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A Matter of Life and Death 'Momento Mori' is Depeche Mode's best record in a very long time.

A Matter of Life and Death

'Momento Mori' is Depeche Mode's best record in a very long time.

by Jay Lewis, Reviews Editor
first published: March, 2023

approximate reading time: minutes

Surely a Depeche Mode album made in this century can't be a consistent joy, can it?

DEPECHE MODE
Momento Mori
(Venusnote Ltd)
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The relief, the blessed relief.

Surely a Depeche Mode album made in this century can't be a consistent joy can it? Surely that enchantingly melancholic first single and the pounding, disorientating follow-up were just flukes? Weren't they? Surely!

But the rumours are true, Depeche Mode have made their most rewarding long player since 'Ultra' (1997).

Whereas their last release ('Spirit', 2017), was furious but unfocused, 'Momento Mori' is far more direct, far more accessible. Teaser single 'Ghosts Again' led the way, a lean and deceptively simple song about, guess what, death delivered in that world-weary but soulful way that Dave Gahan knows too well. It's also one of a handful of co-writes between Martin Gore and Richard Butler of The Psychedelic Furs. I'd love to speculate on what his input has been, whatever that may be, Gore's writing has been re-invigorated. 


Elsewhere, the Kraftwerk indebted 'Wagging Tongue' wraps acidic observations around an old DM-style melody that makes you want to revisit their early 80s works. It's also that rare thing - a Gahan and Gore collaboration and, unlike their previous co-write (the messy 'You Move' on 'Spirit' ), it feels like writers working in partnership and not against one another.  The mocking 'People Are Good' (there is another subtle Kraftwerk homage in the mix too), is delightfully bitter in the way that only Depeche Mode can be. Even 'Caroline's Monkey', with its heavy-handed drug references is intriguingly weird. Then there's the 'you'll be my drug of choice' in Gahan's defeated, bruised and dramatic closer 'Speak to Me.'  A showstopper.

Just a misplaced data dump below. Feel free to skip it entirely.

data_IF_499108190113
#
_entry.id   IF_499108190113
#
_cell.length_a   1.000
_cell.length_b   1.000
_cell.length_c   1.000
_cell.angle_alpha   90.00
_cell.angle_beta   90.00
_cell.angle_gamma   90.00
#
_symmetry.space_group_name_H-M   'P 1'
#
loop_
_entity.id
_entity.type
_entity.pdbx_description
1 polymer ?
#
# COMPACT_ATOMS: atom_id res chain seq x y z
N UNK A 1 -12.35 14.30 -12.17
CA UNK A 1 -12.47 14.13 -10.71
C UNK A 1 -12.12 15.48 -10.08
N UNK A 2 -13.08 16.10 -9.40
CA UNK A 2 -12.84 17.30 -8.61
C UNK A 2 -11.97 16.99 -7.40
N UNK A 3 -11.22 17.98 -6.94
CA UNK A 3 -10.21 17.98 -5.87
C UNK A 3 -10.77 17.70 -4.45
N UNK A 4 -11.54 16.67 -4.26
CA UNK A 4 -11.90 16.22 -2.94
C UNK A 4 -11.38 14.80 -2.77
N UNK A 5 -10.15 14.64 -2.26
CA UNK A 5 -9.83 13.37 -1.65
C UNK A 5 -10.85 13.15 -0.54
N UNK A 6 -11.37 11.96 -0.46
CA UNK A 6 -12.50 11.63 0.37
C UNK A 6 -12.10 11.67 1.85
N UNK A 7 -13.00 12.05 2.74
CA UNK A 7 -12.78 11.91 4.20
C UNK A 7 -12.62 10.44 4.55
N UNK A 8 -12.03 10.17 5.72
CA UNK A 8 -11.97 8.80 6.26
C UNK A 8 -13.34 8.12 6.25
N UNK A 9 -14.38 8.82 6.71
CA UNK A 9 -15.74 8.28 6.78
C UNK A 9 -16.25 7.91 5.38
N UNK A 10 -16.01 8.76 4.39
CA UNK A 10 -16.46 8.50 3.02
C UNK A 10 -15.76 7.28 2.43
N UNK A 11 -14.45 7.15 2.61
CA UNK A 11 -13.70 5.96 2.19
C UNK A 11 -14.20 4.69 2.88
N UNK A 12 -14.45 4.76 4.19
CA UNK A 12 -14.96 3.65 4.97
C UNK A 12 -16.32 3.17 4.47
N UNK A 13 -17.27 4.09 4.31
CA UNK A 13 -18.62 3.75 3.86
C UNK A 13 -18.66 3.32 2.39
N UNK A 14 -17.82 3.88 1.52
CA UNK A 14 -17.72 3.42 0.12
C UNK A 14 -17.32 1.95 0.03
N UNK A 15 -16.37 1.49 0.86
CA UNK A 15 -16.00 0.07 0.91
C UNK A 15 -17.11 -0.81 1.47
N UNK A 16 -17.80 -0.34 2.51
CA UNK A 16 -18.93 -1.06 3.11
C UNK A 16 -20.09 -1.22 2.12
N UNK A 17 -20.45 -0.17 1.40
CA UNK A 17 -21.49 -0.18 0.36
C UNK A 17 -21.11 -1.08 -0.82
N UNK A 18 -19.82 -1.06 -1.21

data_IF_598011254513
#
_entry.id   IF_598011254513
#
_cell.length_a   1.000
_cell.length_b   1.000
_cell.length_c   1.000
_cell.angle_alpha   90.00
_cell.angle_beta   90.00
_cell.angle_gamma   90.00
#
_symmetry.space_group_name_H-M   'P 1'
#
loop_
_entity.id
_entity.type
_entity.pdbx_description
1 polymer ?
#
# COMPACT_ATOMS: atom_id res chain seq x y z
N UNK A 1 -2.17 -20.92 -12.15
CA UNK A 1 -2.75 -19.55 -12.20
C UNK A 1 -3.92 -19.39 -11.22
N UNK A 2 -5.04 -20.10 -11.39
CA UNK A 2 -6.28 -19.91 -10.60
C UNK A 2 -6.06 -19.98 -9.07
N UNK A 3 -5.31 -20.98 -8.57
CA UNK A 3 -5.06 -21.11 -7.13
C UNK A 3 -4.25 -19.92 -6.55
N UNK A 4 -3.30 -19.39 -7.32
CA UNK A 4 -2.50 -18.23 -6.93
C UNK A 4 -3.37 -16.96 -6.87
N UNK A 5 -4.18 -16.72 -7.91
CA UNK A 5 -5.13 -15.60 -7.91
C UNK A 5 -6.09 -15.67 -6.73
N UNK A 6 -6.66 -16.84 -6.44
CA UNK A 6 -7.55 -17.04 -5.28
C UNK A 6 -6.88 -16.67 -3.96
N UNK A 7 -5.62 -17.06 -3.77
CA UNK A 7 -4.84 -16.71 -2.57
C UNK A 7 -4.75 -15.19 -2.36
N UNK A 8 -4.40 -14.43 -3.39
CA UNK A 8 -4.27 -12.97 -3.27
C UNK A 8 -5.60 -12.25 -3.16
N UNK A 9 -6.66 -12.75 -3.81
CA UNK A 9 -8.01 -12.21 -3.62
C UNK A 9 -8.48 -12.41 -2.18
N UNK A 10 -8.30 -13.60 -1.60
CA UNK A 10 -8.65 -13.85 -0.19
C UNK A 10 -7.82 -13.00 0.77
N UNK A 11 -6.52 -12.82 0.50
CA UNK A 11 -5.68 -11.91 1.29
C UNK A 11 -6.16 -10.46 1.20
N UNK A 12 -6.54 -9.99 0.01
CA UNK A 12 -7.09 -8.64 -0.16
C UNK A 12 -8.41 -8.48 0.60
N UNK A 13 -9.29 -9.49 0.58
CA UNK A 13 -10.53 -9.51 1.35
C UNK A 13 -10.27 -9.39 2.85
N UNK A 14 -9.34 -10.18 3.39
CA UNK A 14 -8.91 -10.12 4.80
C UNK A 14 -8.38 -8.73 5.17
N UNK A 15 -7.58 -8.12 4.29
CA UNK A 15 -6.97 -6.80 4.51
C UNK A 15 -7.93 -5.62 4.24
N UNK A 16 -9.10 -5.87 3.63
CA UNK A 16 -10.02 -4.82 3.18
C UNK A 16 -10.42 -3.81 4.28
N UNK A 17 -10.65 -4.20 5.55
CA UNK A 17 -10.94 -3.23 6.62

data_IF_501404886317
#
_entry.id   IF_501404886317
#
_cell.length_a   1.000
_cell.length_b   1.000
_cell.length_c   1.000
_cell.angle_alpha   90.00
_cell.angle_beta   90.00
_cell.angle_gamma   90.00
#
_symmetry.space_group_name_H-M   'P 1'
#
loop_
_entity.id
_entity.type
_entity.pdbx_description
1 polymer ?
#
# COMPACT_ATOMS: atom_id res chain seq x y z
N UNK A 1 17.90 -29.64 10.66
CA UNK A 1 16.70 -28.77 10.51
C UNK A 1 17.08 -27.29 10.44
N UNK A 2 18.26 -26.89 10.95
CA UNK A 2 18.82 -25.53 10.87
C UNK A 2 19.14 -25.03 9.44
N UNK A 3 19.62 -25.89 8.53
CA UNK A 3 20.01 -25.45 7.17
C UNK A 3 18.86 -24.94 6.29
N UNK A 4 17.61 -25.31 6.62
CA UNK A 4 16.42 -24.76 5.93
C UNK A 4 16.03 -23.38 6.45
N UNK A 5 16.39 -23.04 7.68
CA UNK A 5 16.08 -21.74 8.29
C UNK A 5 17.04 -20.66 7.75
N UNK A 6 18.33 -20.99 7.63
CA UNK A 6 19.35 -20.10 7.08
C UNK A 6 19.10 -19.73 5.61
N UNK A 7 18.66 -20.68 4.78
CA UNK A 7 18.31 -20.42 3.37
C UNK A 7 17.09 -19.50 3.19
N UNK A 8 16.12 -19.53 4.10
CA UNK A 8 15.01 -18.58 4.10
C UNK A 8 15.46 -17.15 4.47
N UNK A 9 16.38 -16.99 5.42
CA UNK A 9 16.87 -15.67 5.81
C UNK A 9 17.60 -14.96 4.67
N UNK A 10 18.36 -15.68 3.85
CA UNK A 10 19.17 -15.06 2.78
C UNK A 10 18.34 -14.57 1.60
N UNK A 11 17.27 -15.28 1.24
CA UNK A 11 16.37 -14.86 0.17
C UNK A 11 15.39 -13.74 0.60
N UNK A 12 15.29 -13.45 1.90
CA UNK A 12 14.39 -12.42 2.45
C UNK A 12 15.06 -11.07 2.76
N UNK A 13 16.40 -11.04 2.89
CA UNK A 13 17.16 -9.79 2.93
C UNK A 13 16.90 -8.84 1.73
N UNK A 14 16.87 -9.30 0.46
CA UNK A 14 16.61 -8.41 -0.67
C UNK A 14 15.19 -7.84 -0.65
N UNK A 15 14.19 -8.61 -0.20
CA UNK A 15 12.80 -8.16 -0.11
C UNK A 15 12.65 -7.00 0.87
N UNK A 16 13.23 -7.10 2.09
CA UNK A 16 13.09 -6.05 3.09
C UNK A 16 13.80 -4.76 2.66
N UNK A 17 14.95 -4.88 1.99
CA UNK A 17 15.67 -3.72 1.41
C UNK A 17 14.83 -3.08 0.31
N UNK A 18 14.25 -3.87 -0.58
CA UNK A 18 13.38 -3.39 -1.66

Despite being written before the death of founder member Andy Fletcher last May there's a sense of grief running throughout this album,  maybe it's because these are thoughts of men turning sixty. As well as the title (which translates from the Latin 'remember that you will die' ) the aforementioned 'Ghosts Again' and the hymn-like 'Soul With Me' deal with mortality head-on.  Whereas Gore was, many years ago, risibly morbid ('I  don't want to start any blasphemous rumours/but I think that God's got a sick sense of humour...), the older and wiser version is far less hysterical when dealing with matters of life and death. 

After so many years of Depeche Mode sounding like an obligation of those taking part, a project where members are flown in from their far-flung parts of the world.  Momento Mori sounds like a band again, and whatever tragedies and trials may have led them here, it's something to celebrate. 

Jay Lewis
Reviews Editor

Jay Lewis is a Birmingham based poet. He's also a music, movie and arts obsessive. Jay's encyclopedic knowledge of 80s/90s Arts films is a debt to his embedded status in the Triangle Arts Centre trenches back then.


about Jay Lewis »»

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